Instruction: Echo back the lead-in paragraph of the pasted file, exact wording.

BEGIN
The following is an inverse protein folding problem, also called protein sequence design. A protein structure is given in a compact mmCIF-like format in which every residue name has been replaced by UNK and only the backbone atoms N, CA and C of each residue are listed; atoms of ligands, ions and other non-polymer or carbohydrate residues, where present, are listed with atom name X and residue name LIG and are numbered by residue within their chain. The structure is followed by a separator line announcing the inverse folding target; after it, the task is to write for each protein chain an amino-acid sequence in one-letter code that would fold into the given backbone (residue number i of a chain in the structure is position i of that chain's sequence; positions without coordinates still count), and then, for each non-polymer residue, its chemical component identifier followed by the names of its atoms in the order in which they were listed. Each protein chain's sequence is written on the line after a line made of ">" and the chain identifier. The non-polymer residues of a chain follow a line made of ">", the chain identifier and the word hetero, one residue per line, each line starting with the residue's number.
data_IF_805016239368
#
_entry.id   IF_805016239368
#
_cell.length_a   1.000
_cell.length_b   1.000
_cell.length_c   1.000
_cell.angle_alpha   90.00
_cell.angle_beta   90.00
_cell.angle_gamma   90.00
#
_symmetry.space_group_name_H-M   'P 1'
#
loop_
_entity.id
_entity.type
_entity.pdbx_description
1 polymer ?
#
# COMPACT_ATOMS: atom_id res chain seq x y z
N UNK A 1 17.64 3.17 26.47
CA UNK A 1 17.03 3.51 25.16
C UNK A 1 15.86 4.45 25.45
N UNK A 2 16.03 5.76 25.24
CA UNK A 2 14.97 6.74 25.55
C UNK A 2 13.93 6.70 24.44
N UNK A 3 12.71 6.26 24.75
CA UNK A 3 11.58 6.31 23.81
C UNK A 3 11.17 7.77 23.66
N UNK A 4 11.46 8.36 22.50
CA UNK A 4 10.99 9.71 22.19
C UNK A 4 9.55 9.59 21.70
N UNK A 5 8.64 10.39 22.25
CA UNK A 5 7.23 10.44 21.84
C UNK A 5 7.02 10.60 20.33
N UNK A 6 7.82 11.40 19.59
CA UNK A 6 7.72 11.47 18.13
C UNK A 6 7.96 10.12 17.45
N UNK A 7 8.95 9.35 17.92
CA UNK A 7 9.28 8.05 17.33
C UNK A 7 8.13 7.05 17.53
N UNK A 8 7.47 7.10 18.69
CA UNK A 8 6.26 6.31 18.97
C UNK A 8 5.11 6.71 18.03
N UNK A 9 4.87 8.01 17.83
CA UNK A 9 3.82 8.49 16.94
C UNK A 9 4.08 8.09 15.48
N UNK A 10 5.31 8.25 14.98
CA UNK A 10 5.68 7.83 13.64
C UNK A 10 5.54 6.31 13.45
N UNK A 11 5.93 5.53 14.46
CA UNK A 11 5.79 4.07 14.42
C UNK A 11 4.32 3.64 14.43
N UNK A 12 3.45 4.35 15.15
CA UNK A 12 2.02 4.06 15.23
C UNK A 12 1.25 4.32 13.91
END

The following is an inverse protein folding problem, also called protein sequence design. A protein structure is given in a compact mmCIF-like format in which every residue name has been replaced by UNK and only the backbone atoms N, CA and C of each residue are listed; atoms of ligands, ions and other non-polymer or carbohydrate residues, where present, are listed with atom name X and residue name LIG and are numbered by residue within their chain. The structure is followed by a separator line announcing the inverse folding target; after it, the task is to write for each protein chain an amino-acid sequence in one-letter code that would fold into the given backbone (residue number i of a chain in the structure is position i of that chain's sequence; positions without coordinates still count), and then, for each non-polymer residue, its chemical component identifier followed by the names of its atoms in the order in which they were listed. Each protein chain's sequence is written on the line after a line made of ">" and the chain identifier. The non-polymer residues of a chain follow a line made of ">", the chain identifier and the word hetero, one residue per line, each line starting with the residue's number.